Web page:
This work was influenced by classic era still life painting and my long-term explorations with studio fabrication. In historic Vanitas painting of the Renaissance era, rich, symbolic visual elements were used in still lifes to remind us of our mortality. I found it curious when in this “nature morte” genre, a.k.a. “still life”, something was included in the arrangement that was not dead. The snail was such an element. I imagine it was supposed to represent something that aids in the decay of living matter; or even the slow, inevitable passage of time; or the creeping nature of death; or humility; or perhaps just everyday life. Back then, snails were even symbolic of the Virgin Birth and the dogma of immaculate conception (snails have the ability to change sex to whichever is needed for reproduction). The meaning of many of these ancient metaphors are often quite speculative and obscure.
The fascinating inclusion of snails moving slowly through a still life arrangement led to me to explore this as a theme in my own work. On a trip to France, I visited an escargot farm, picked up some healthy snails, and smuggled them back to Colorado. I raised these snails over a period of years in order to have subjects readily available to photograph.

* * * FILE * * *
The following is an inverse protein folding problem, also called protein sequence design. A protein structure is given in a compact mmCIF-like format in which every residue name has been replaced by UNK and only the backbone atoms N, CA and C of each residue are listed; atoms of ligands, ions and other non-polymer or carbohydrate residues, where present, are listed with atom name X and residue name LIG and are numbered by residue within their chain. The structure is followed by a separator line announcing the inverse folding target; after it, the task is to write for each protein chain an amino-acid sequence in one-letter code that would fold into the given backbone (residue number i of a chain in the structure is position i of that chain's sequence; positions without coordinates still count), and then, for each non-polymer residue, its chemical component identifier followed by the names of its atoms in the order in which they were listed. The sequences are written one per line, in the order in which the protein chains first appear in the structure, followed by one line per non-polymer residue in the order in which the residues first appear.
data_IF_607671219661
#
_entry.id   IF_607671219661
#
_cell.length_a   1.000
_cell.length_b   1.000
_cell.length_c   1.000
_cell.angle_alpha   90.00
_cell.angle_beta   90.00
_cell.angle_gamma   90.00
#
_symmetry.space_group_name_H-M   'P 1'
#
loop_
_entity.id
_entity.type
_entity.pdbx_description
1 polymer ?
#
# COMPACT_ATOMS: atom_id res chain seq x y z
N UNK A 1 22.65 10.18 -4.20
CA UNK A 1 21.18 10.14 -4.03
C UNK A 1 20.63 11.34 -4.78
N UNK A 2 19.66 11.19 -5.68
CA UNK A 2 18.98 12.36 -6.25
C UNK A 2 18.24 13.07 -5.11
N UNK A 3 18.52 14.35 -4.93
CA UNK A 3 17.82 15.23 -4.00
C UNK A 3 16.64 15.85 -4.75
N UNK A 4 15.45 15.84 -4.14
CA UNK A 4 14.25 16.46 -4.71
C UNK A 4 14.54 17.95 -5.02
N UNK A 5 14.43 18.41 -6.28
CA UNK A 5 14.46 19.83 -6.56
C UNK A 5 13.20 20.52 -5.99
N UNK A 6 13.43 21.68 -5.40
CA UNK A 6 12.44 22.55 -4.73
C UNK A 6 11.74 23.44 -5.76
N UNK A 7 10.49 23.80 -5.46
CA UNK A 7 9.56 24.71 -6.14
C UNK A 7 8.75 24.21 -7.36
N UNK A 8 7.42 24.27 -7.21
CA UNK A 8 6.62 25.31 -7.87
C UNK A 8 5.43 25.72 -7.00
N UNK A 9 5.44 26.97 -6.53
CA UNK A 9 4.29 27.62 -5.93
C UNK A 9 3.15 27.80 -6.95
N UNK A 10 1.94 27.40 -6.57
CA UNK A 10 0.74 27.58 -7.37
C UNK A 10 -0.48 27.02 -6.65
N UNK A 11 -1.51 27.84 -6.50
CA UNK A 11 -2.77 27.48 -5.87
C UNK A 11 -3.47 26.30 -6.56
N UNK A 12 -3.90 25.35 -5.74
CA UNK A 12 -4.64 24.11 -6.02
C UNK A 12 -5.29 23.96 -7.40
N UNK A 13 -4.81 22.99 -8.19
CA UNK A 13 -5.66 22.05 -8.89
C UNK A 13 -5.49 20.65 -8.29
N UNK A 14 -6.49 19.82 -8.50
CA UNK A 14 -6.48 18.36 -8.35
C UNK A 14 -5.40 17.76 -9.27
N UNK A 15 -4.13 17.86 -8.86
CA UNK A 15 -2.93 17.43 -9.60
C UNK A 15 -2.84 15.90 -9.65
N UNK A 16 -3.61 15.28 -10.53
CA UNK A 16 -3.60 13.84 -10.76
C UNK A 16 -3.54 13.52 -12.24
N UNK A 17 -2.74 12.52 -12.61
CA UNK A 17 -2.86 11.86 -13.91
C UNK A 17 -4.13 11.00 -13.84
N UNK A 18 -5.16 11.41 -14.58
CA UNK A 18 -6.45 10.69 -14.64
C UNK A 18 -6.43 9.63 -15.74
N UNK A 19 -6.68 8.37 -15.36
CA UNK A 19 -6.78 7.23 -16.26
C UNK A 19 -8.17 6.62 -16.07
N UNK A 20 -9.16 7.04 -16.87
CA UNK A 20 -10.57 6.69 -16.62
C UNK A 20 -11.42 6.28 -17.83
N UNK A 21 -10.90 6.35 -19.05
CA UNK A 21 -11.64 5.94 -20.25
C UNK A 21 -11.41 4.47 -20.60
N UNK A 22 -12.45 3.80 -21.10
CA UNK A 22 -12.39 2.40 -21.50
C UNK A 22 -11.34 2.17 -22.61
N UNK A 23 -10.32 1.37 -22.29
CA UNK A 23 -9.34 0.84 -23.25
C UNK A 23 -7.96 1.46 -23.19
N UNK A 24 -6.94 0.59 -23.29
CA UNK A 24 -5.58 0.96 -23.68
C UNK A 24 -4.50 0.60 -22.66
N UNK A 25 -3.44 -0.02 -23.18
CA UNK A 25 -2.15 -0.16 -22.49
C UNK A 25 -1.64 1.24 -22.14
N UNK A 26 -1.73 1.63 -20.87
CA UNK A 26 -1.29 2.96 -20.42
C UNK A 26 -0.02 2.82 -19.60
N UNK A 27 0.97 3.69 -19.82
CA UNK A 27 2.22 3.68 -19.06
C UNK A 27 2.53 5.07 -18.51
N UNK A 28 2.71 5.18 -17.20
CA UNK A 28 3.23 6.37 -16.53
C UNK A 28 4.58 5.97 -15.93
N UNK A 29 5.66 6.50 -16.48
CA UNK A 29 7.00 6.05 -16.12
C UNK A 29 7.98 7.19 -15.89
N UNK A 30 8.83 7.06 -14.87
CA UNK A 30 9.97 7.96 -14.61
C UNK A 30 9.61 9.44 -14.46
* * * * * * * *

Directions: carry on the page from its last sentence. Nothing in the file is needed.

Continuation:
Over time, I got to know my snail’s markings and individual “personalities”. Some of them would do things others would not. For example, snails are repelled by oil and would never climb an oil can. In the image of the snail mounting the oil can, I put a small piece of a wooden toothpick in the end of the oil spout. This gave my best performer something which it was willing to grab on to in order to make the idea possible. Only one of my snails would do this.
Watching them slowly stretch out of their shells to search their surroundings is like watching a Martha Graham dance performance. They don’t have a sense of vision but they do sense things with the dots at the end of their antenae-like body extensions. I soon realized I could entice and direct them to stretch in certain ways and even to look into the camera by holding a piece of carrot in front of them. They slowly stretched out of their shell towards it. I would tease them with the carrot and when I had directed them where I wanted, I would snap the picture. Still life stages were fabricated for the snails to perform in, hence the series title Cirque.
The public’s reaction to a snail often varies from endearing to revolting. They are seen as cute, idealized creatures in fairy tales and cartoons. Gardeners perceive them as slimy slugs devastating the environment. We can empathize with the snail’s nature to withdraw into its protective shell when life is perceived as threatening (the psychological phrase “coming out” refers to this metaphor). The snail has well established itself as a fascinating creature within the human psyche. It is easy to understand why this life form has such a rich history as a metaphor in the still life tradition.